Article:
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James Hinchcliffe, one of IndyCar’s most popular drivers, said Tuesday he is stepping away from full-time racing in the series.

The 34-year-old Canadian said he is not retiring and will explore other types of racing. Andretti Autosport did not renew his contract for next year.

“With a decade-plus of incredible memories in the bank, I am happy to announce I am stepping away from full-time IndyCar competition,” Hinchcliffe posted on social media. “This was not a decision taken lightly and it was one made with the full support of my family and closest supporters. There were many factors, both personal and professional, that led me to this decision but it truly felt like the time was right.”

Hinchcliffe had a rough season in his return to Andretti this past year and scored just one podium finish, third place on the street course at Nashville. His next best finish was 14th twice, at Detroit and the Long Beach season finale.

The “Mayor of Hinchtown” is a two-time most popular driver in IndyCar and was a runner-up on the 2016 season of “Dancing with the Stars.” He’s a six-time IndyCar winner and started on the pole for the 100th running of the Indianapolis 500 in 2016, a year after he was nearly killed in a crash at Indianapolis Motor Speedway.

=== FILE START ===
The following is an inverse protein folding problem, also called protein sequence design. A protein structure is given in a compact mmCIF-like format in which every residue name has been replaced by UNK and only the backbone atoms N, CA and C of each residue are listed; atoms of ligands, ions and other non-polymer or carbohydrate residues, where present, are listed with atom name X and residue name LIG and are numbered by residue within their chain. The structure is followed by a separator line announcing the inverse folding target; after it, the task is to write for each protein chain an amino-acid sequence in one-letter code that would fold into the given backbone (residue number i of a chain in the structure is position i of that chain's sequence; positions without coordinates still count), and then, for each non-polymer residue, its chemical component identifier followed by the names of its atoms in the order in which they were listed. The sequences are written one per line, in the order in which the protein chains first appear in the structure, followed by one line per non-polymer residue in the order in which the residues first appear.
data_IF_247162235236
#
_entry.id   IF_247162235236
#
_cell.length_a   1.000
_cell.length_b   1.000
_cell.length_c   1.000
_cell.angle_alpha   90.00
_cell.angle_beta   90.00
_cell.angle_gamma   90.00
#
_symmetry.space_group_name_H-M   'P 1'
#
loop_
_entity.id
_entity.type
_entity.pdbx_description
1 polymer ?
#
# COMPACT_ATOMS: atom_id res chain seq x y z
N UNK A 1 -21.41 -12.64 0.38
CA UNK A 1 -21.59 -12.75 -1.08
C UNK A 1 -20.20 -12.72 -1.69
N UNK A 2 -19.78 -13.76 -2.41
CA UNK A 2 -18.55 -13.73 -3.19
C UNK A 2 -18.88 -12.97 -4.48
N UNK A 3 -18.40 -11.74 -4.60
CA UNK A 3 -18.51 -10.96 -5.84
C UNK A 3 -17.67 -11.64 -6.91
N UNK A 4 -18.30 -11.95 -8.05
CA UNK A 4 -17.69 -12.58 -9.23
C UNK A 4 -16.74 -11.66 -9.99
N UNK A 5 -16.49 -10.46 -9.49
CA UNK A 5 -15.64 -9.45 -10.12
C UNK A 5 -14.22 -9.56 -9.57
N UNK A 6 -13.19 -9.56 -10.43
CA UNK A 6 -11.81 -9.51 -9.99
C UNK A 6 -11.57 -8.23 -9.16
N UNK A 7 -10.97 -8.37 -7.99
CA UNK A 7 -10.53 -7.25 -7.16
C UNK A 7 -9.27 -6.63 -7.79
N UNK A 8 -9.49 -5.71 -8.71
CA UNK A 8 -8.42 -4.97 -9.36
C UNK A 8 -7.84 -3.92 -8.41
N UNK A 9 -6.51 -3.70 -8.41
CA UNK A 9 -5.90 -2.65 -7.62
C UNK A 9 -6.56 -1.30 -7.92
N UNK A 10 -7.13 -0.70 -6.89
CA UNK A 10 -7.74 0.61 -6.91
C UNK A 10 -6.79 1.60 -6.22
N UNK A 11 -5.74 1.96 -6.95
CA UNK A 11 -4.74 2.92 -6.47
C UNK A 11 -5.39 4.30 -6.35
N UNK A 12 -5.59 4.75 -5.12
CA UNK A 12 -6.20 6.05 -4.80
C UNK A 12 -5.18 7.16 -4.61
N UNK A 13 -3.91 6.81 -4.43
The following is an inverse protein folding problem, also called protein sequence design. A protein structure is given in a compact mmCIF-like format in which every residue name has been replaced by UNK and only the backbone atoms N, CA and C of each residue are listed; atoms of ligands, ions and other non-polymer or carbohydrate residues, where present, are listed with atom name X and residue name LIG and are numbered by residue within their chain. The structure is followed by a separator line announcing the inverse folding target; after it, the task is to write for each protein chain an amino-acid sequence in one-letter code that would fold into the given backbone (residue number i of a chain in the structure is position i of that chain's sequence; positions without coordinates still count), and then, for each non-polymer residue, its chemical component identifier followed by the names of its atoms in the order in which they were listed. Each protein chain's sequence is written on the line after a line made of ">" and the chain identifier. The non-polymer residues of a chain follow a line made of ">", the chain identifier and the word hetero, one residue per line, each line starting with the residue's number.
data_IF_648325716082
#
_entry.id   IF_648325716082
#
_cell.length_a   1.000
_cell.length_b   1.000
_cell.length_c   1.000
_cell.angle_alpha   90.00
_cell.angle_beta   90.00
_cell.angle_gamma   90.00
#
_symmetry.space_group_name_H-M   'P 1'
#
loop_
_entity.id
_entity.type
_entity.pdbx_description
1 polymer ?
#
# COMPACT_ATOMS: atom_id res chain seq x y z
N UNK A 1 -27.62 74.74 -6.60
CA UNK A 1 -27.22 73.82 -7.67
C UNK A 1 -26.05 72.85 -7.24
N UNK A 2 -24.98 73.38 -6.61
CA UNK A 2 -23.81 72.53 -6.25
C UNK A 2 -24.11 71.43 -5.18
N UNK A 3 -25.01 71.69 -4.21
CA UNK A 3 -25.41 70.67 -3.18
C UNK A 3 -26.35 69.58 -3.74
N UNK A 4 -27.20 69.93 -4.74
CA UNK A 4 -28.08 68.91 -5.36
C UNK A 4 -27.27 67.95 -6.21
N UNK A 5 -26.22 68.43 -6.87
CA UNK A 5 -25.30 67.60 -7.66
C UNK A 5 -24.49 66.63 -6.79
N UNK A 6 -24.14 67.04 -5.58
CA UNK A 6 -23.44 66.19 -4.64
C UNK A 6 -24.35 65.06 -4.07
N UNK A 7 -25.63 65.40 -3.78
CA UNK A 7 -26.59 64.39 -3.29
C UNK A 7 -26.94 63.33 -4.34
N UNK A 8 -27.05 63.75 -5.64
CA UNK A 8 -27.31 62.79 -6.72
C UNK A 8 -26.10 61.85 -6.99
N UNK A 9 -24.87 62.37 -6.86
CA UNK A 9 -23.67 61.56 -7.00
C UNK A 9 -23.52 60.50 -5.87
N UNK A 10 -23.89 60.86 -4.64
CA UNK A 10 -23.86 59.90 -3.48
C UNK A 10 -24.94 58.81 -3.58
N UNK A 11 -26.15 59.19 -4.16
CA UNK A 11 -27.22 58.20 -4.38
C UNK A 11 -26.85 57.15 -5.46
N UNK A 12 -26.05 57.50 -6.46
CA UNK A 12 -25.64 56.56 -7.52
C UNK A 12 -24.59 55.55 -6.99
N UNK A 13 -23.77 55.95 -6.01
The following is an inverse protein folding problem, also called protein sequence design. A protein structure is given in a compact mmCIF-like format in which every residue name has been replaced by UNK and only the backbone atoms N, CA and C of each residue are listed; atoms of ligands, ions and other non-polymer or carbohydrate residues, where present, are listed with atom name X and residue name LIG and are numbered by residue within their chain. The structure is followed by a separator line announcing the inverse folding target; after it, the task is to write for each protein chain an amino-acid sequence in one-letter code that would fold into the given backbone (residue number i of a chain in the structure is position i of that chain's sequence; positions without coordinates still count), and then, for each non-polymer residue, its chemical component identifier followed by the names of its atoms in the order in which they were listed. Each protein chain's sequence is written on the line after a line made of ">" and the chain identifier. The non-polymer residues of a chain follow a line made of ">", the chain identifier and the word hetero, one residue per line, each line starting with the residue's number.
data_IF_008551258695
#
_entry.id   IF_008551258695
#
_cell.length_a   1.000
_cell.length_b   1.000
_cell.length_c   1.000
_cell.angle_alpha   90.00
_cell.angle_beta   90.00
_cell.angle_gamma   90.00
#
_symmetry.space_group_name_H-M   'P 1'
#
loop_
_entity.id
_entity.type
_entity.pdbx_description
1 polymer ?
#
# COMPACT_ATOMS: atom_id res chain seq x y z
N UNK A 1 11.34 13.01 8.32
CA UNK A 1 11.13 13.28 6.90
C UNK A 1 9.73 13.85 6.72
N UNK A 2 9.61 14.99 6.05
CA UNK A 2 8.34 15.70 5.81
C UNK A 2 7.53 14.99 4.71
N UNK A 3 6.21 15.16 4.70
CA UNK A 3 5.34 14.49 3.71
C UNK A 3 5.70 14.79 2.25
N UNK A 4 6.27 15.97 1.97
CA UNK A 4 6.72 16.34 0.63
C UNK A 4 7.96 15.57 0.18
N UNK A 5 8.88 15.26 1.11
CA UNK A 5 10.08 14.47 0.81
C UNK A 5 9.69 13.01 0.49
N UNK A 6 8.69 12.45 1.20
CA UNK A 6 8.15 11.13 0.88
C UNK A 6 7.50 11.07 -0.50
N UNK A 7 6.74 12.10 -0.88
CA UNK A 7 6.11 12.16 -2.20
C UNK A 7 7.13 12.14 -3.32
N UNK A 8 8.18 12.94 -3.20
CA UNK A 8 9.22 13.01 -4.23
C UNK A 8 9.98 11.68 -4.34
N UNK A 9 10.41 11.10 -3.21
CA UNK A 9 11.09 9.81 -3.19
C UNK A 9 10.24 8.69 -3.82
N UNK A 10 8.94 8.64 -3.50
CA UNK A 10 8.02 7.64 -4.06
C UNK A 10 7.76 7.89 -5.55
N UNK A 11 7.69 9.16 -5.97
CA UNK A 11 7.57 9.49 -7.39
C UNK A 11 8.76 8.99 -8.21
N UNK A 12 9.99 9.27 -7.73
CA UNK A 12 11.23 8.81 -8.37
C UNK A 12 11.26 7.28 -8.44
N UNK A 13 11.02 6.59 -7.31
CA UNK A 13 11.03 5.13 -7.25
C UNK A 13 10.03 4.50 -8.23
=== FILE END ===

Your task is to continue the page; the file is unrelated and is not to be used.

He started on the front row for the Indy 500 three times in nine appearances. Hinchcliffe in 2018 failed to qualify and in 2015 watched from the hospital after a broken part from his car pierced an artery in his upper left thigh.

Hinchcliffe lost 14 pints of blood as he was rushed to the hospital following the crash during a practice session.

He made his IndyCar debut in 2011 with Newman Haas Racing, spent the next three seasons driving for Andretti, and then five years with Sam Schmidt. He was released with a year remaining on his contract after the 2019 season, and made six starts for Andretti the next year.

Hinchcliffe had a fulltime ride with Andretti this season, but was replaced by Devlin DeFrancesco last month. He was 20th in the series standings.

“In 2011, I realized a lifelong goal of becoming an IndyCar driver,” Hinchcliffe said. “I remember almost every minute of the journey getting there. There were many ups and many downs. Through all the challenges and uncertainty there were two constants, my unabated desire to make it in IndyCar and my family’s unwavering support. In the 11 years that followed, I lived out my dream in a way that a nine-year-old kid, sitting in a kart for the first time, could never have imagined.”

He said he does not plan to retire from racing. Hinchcliffe could also be headed to the television booth. He’s done analyst work previously — his wife is also a Canadian actress — and excelled in the booth for CBS this past summer during Tony Stewart’s all-star racing series.

NBC Sports, which holds the rights to IndyCar, just parted ways with former driver Paul Tracy, also a Canadian.